Shula also reminded his team there will be only one winner.

“Once you reach the Super Bowl, both teams are talked about during the week,” Shula said. “But when the game is over, [the media] only go to one locker room. I told them to make sure it was our locker room.”

As a head coach, Shula was in the winning locker room twice and in the losing locker room four times. After losing Super Bowl VI, Shula delivered the same message to his team from the first day of practice until minutes before Super Bowl VII kicked off.

“We lost the year before, so my message from the beginning of training camp was that our goal wasn’t to get to the Super Bowl,” Shula said. “Our goal was to win it.”

His 1972 Miami Dolphins did just that. The Dolphins defeated the Washington Redskins 14-7 in Super Bowl VII. Not only did the Dolphins make good on Shula’s goal, they also capped the only perfect season in NFL history.

SUPER BOWL XXXV: BALTIMORE 34, N.Y. GIANTS 7

After the Baltimore Ravens set the NFL record for fewest points allowed during the 2000 regular season, Coach Brian Billick knew if it ain’t broke, don’t fix it. His message before the Ravens ran onto the Raymond James Stadium turf for Super Bowl XXXV was brief.

“He said to approach this like any other game,” said Peter Boulware, a four-time Pro Bowl selection and the 1997 NFL Defensive Rookie of the Year from Florida State.

“We took a very businesslike approach. That’s what helped us. We didn’t get tight. We just worked the same way.”

Despite the Ravens’ dominating defense, they still had their doubters. At least, they believed there were doubters as they used the always popular no-respect card.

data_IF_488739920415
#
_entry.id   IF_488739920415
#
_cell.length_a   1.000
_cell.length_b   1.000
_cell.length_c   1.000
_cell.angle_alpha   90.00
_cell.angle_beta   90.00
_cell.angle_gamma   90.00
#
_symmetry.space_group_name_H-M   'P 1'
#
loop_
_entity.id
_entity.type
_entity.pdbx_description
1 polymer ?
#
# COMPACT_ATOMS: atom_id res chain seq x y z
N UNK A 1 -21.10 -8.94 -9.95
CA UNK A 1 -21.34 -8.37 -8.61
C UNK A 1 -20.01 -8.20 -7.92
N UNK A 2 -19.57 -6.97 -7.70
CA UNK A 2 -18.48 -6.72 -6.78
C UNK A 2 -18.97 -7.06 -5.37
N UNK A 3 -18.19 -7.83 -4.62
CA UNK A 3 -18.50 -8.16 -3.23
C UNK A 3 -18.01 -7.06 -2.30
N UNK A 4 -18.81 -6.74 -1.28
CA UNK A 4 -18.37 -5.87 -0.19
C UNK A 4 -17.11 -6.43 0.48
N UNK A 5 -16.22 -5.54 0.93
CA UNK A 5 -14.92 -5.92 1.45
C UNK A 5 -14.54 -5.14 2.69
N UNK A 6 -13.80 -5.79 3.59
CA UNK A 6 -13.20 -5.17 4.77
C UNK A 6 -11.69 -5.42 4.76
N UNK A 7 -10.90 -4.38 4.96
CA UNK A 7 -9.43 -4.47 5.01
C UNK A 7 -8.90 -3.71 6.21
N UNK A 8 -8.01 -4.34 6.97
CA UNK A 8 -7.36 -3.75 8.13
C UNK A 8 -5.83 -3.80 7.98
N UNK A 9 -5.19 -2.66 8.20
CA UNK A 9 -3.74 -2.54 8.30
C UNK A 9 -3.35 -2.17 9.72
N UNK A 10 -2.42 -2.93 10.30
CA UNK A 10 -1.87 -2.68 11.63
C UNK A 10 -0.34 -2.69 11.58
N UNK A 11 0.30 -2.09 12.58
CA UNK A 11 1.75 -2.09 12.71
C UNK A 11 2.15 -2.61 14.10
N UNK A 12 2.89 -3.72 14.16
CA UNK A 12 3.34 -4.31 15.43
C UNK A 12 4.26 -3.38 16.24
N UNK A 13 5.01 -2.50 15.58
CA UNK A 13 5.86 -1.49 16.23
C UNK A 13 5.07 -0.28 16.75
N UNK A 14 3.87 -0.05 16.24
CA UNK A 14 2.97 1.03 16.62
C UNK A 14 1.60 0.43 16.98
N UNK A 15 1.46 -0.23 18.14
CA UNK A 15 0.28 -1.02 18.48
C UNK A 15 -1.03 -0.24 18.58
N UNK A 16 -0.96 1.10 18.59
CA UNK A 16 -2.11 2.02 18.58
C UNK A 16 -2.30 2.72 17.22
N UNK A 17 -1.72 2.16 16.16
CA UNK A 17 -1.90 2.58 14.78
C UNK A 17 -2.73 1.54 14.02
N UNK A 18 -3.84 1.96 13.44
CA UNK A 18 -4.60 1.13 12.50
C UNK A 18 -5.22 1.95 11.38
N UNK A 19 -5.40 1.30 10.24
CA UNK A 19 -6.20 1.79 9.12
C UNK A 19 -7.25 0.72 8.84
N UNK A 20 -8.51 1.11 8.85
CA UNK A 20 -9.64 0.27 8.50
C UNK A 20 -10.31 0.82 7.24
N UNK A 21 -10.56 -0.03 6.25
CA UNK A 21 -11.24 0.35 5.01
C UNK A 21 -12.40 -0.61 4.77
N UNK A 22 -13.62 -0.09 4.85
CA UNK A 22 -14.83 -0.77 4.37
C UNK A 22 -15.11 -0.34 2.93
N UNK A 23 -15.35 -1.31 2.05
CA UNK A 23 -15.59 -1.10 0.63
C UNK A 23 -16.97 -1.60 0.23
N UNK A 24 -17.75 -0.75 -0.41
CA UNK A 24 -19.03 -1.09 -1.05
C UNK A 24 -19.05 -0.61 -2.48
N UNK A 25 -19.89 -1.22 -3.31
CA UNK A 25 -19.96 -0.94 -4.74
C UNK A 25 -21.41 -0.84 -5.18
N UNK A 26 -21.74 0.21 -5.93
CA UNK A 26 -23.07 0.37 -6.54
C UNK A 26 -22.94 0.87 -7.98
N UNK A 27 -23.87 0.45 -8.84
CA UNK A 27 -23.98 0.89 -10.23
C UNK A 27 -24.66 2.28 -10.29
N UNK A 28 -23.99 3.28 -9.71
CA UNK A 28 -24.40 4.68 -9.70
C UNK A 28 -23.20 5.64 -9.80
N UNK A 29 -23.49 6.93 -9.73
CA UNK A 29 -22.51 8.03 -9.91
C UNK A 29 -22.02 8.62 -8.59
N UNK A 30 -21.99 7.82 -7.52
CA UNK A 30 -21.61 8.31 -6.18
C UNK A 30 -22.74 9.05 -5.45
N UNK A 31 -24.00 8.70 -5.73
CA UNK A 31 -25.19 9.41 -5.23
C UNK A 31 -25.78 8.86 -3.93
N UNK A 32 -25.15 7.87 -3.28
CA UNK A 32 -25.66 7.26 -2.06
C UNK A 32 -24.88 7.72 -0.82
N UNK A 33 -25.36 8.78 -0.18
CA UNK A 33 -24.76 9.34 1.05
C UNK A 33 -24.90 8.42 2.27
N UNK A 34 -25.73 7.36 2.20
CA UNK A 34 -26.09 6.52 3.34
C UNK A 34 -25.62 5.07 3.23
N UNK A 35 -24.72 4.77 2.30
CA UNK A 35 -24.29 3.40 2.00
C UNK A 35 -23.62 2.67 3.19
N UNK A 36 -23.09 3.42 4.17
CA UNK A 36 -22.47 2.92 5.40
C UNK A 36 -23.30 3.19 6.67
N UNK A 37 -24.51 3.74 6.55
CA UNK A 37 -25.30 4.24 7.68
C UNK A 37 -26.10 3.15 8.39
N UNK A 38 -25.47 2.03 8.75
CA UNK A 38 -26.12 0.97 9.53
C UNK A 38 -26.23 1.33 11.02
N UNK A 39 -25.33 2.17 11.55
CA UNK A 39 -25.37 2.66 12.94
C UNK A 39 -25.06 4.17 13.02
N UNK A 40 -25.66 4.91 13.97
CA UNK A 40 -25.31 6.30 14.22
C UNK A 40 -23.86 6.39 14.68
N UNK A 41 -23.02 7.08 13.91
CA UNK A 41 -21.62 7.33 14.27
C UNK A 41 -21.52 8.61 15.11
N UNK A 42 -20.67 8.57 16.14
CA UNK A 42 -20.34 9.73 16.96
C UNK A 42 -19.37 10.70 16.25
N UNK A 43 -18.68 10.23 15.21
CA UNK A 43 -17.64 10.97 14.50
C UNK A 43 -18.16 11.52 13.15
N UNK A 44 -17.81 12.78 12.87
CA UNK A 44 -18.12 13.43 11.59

“No matter how good you are, you always think you’re being disrespected,” Boulware said. “You just have to find one person, one writer, one broadcaster that doesn’t think you can win. And then all of sudden it’s no one is giving us a chance.

“And it’s funny looking back at it, because even if it isn’t true and you do get the respect, it still motivates you to do better.”

SUPER BOWL XXXVII: TAMPA BAY 48, OAKLAND 21

Ryan Nece couldn’t play in the Bucs’ only Super Bowl. He was sidelined for the 2002 season with a left knee injury in late October. But Nece was in San Diego in the locker room before the Bucs’ historic win under Jon Gruden.

“Coach Gruden always was a great pregame [speech] guy. He was always good,” Nece said.

“I remember him saying, ‘This is the time of your life,’ and, ‘Go out and take what’s ours. It’s destiny. Just go out there and take what is ours.’

“We all believed in our mind we would win the game. That’s what he preached all week, telling the guys to really enjoy every moment of it. Take in the national anthem, take it all in. It’s the greatest stage.”

Nece said the key for any speech is respect.

“There’s definitely a place [for a motivational speech], but it’s all how much the players respect the coach,” Nece said. “If guys are just out there and don’t respect the coach, they’re not going to ‘win one for the Gipper’ or anything like that.”

SUPER BOWL XX: CHICAGO 46, NEW ENGLAND 10

Coach Mike Ditka didn’t wait until Sunday to provide his Super Bowl pregame speech. He delivered it to the Bears the night before the game.

“I gave the speech on Saturday night,” Ditka said. “Basically I said this was not about me and not about the city of Chicago. I told them this is the one memory you will have of each other for the rest of your lives.”